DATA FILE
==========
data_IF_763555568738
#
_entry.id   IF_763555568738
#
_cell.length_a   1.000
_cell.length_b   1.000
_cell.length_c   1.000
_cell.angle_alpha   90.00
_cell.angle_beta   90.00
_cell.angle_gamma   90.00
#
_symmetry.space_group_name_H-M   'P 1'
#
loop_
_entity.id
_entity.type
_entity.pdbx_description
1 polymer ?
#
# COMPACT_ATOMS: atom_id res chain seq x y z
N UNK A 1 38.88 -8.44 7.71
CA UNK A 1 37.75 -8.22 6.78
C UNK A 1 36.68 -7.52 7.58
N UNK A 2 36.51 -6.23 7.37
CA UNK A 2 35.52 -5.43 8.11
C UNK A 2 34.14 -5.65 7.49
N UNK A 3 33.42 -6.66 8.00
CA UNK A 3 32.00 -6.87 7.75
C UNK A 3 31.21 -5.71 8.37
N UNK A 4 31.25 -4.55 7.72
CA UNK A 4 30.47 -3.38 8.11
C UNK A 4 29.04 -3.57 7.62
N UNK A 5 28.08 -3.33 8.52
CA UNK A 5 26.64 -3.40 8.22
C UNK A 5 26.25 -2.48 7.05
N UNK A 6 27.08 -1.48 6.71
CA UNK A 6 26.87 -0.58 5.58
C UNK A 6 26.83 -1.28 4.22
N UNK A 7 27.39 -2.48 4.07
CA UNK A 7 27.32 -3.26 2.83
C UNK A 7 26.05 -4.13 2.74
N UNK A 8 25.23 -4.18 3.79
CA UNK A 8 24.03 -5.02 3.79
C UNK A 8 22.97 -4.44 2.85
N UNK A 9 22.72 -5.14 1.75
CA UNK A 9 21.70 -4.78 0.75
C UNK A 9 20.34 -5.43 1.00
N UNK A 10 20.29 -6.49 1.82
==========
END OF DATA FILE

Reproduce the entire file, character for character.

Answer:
data_IF_763555568738
#
_entry.id   IF_763555568738
#
_cell.length_a   1.000
_cell.length_b   1.000
_cell.length_c   1.000
_cell.angle_alpha   90.00
_cell.angle_beta   90.00
_cell.angle_gamma   90.00
#
_symmetry.space_group_name_H-M   'P 1'
#
loop_
_entity.id
_entity.type
_entity.pdbx_description
1 polymer ?
#
# COMPACT_ATOMS: atom_id res chain seq x y z
N UNK A 1 38.88 -8.44 7.71
CA UNK A 1 37.75 -8.22 6.78
C UNK A 1 36.68 -7.52 7.58
N UNK A 2 36.51 -6.23 7.37
CA UNK A 2 35.52 -5.43 8.11
C UNK A 2 34.14 -5.65 7.49
N UNK A 3 33.42 -6.66 8.00
CA UNK A 3 32.00 -6.87 7.75
C UNK A 3 31.21 -5.71 8.37
N UNK A 4 31.25 -4.55 7.72
CA UNK A 4 30.47 -3.38 8.11
C UNK A 4 29.04 -3.57 7.62
N UNK A 5 28.08 -3.33 8.52
CA UNK A 5 26.64 -3.40 8.22
C UNK A 5 26.25 -2.48 7.05
N UNK A 6 27.08 -1.48 6.71
CA UNK A 6 26.87 -0.58 5.58
C UNK A 6 26.83 -1.28 4.22
N UNK A 7 27.39 -2.48 4.07
CA UNK A 7 27.32 -3.26 2.83
C UNK A 7 26.05 -4.13 2.74
N UNK A 8 25.23 -4.18 3.79
CA UNK A 8 24.03 -5.02 3.79
C UNK A 8 22.97 -4.44 2.85
N UNK A 9 22.72 -5.14 1.75
CA UNK A 9 21.70 -4.78 0.75
C UNK A 9 20.34 -5.43 1.00
N UNK A 10 20.29 -6.49 1.82